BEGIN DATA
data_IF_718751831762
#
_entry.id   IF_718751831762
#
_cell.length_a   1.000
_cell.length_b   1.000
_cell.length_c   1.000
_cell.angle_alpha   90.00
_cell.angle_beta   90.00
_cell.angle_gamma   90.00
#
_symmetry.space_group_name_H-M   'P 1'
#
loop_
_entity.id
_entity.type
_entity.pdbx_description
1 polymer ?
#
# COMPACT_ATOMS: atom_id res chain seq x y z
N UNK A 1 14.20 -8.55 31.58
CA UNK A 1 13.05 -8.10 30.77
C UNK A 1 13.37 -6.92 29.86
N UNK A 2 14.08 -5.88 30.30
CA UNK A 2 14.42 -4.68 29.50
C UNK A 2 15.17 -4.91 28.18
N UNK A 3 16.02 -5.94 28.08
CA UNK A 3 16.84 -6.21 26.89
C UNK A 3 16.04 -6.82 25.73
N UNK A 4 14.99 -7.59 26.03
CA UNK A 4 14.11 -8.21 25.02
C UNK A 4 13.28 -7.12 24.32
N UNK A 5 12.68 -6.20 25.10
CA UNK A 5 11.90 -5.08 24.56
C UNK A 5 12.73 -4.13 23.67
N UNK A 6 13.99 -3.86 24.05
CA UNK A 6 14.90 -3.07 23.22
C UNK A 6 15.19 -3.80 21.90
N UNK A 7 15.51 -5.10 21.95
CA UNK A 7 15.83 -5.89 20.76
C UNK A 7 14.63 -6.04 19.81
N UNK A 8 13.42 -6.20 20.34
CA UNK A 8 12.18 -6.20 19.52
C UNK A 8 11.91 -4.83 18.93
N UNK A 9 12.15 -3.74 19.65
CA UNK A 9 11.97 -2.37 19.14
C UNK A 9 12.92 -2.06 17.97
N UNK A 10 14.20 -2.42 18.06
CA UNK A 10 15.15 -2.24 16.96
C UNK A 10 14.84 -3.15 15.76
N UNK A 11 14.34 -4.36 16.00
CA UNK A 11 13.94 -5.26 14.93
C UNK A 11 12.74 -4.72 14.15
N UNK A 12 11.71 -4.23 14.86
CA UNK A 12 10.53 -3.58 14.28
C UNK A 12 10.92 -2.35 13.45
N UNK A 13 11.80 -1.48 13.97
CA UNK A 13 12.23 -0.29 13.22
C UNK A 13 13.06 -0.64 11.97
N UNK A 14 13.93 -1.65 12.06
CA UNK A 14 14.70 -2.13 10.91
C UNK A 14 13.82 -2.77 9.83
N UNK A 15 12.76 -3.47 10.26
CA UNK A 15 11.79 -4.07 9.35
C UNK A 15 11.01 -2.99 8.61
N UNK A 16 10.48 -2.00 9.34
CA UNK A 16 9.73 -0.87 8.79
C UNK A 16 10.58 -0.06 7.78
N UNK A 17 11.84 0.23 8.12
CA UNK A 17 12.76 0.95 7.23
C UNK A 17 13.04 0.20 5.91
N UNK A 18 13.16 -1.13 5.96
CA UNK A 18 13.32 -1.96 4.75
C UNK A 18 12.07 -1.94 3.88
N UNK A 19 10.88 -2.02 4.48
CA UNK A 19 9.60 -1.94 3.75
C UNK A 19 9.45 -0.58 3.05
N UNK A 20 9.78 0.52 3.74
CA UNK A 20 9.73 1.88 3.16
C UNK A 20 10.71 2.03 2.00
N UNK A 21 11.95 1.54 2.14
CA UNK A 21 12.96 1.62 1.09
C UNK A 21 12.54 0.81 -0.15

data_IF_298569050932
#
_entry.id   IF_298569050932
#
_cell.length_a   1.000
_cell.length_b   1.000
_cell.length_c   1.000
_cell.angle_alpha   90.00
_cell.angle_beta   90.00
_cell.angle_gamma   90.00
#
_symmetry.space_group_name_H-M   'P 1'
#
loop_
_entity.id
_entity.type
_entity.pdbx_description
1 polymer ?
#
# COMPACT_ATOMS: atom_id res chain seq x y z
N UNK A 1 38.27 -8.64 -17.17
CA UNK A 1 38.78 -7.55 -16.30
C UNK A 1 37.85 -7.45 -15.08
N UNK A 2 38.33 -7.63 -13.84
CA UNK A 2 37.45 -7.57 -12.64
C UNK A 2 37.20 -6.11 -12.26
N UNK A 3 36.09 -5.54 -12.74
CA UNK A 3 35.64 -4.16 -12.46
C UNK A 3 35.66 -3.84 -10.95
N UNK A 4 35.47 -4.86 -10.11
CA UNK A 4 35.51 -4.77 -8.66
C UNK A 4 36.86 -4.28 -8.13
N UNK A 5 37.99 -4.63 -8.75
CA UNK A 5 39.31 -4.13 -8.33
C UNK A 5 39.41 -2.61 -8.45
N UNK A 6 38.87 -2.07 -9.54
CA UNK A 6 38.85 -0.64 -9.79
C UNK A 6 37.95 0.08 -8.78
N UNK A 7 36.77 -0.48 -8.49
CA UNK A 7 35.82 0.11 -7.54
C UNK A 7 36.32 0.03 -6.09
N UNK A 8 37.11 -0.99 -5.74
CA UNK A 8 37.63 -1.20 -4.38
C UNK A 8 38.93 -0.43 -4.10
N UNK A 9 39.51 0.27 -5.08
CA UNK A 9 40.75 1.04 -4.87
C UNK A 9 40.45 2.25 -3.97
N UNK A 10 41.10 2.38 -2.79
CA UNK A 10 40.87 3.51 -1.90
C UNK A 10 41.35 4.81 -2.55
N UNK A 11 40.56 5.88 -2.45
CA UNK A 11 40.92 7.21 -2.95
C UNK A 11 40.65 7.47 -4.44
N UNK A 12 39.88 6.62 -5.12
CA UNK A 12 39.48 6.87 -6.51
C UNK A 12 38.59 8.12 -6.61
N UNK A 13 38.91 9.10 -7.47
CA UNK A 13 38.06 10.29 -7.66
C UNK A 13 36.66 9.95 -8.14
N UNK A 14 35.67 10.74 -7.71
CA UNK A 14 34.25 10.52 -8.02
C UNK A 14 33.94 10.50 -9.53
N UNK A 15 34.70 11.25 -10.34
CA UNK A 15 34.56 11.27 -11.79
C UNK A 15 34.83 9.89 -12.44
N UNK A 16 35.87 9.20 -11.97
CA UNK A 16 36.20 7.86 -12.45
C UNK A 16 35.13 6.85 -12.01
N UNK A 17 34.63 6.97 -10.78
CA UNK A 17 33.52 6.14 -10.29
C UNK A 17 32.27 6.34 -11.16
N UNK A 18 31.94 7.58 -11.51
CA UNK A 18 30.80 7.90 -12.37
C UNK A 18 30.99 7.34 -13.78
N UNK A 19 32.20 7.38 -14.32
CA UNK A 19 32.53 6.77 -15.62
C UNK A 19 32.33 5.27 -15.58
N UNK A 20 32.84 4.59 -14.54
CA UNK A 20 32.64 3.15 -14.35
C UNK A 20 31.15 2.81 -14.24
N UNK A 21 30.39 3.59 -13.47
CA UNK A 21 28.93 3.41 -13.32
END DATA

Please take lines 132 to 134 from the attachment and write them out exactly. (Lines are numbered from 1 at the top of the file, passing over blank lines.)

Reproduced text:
CA UNK A 10 40.87 3.51 -1.90
C UNK A 10 41.35 4.81 -2.55
N UNK A 11 40.56 5.88 -2.45